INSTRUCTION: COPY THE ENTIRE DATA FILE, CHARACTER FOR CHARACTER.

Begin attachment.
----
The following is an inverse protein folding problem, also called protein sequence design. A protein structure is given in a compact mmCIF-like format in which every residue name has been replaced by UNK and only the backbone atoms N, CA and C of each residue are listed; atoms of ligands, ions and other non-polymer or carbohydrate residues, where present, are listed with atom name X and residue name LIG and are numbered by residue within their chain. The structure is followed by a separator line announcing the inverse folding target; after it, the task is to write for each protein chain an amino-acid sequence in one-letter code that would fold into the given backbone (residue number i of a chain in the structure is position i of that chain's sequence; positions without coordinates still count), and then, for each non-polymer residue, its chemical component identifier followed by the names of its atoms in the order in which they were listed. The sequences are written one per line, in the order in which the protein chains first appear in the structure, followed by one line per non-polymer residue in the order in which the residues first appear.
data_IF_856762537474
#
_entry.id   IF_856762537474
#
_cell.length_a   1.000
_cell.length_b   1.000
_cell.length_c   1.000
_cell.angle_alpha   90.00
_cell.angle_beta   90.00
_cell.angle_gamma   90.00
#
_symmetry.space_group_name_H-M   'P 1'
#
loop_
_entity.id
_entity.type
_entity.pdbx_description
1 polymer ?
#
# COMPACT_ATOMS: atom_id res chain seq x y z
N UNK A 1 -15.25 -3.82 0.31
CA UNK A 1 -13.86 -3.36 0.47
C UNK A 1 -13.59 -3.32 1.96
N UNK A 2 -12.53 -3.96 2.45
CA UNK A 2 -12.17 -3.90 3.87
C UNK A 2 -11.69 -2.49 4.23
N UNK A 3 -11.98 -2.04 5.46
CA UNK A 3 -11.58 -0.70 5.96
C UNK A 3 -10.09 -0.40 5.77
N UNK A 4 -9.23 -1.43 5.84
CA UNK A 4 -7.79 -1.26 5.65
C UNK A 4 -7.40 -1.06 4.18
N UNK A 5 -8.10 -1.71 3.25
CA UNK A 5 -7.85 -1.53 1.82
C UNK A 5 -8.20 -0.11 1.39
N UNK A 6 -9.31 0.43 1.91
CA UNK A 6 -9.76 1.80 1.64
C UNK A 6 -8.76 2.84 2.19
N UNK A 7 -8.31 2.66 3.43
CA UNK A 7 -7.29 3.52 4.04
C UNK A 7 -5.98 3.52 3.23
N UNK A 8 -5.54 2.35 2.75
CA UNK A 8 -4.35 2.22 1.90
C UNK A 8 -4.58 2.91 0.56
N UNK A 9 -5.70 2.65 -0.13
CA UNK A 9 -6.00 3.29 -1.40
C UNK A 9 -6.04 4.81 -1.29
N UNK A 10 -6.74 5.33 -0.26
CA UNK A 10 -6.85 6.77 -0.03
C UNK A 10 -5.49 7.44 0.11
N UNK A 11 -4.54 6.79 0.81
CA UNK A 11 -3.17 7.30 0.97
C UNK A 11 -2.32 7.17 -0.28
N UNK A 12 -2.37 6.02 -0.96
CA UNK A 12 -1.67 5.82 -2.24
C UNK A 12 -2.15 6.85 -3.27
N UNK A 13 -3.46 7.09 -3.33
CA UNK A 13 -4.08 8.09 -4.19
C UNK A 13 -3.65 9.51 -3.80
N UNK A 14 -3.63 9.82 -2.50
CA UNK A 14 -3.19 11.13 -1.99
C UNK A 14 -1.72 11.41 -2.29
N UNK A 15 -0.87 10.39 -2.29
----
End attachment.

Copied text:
The following is an inverse protein folding problem, also called protein sequence design. A protein structure is given in a compact mmCIF-like format in which every residue name has been replaced by UNK and only the backbone atoms N, CA and C of each residue are listed; atoms of ligands, ions and other non-polymer or carbohydrate residues, where present, are listed with atom name X and residue name LIG and are numbered by residue within their chain. The structure is followed by a separator line announcing the inverse folding target; after it, the task is to write for each protein chain an amino-acid sequence in one-letter code that would fold into the given backbone (residue number i of a chain in the structure is position i of that chain's sequence; positions without coordinates still count), and then, for each non-polymer residue, its chemical component identifier followed by the names of its atoms in the order in which they were listed. The sequences are written one per line, in the order in which the protein chains first appear in the structure, followed by one line per non-polymer residue in the order in which the residues first appear.
data_IF_856762537474
#
_entry.id   IF_856762537474
#
_cell.length_a   1.000
_cell.length_b   1.000
_cell.length_c   1.000
_cell.angle_alpha   90.00
_cell.angle_beta   90.00
_cell.angle_gamma   90.00
#
_symmetry.space_group_name_H-M   'P 1'
#
loop_
_entity.id
_entity.type
_entity.pdbx_description
1 polymer ?
#
# COMPACT_ATOMS: atom_id res chain seq x y z
N UNK A 1 -15.25 -3.82 0.31
CA UNK A 1 -13.86 -3.36 0.47
C UNK A 1 -13.59 -3.32 1.96
N UNK A 2 -12.53 -3.96 2.45
CA UNK A 2 -12.17 -3.90 3.87
C UNK A 2 -11.69 -2.49 4.23
N UNK A 3 -11.98 -2.04 5.46
CA UNK A 3 -11.58 -0.70 5.96
C UNK A 3 -10.09 -0.40 5.77
N UNK A 4 -9.23 -1.43 5.84
CA UNK A 4 -7.79 -1.26 5.65
C UNK A 4 -7.40 -1.06 4.18
N UNK A 5 -8.10 -1.71 3.25
CA UNK A 5 -7.85 -1.53 1.82
C UNK A 5 -8.20 -0.11 1.39
N UNK A 6 -9.31 0.43 1.91
CA UNK A 6 -9.76 1.80 1.64
C UNK A 6 -8.76 2.84 2.19
N UNK A 7 -8.31 2.66 3.43
CA UNK A 7 -7.29 3.52 4.04
C UNK A 7 -5.98 3.52 3.23
N UNK A 8 -5.54 2.35 2.75
CA UNK A 8 -4.35 2.22 1.90
C UNK A 8 -4.58 2.91 0.56
N UNK A 9 -5.70 2.65 -0.13
CA UNK A 9 -6.00 3.29 -1.40
C UNK A 9 -6.04 4.81 -1.29
N UNK A 10 -6.74 5.33 -0.26
CA UNK A 10 -6.85 6.77 -0.03
C UNK A 10 -5.49 7.44 0.11
N UNK A 11 -4.54 6.79 0.81
CA UNK A 11 -3.17 7.30 0.97
C UNK A 11 -2.32 7.17 -0.28
N UNK A 12 -2.37 6.02 -0.96
CA UNK A 12 -1.67 5.82 -2.24
C UNK A 12 -2.15 6.85 -3.27
N UNK A 13 -3.46 7.09 -3.33
CA UNK A 13 -4.08 8.09 -4.19
C UNK A 13 -3.65 9.51 -3.80
N UNK A 14 -3.63 9.82 -2.50
CA UNK A 14 -3.19 11.13 -1.99
C UNK A 14 -1.72 11.41 -2.29
N UNK A 15 -0.87 10.39 -2.29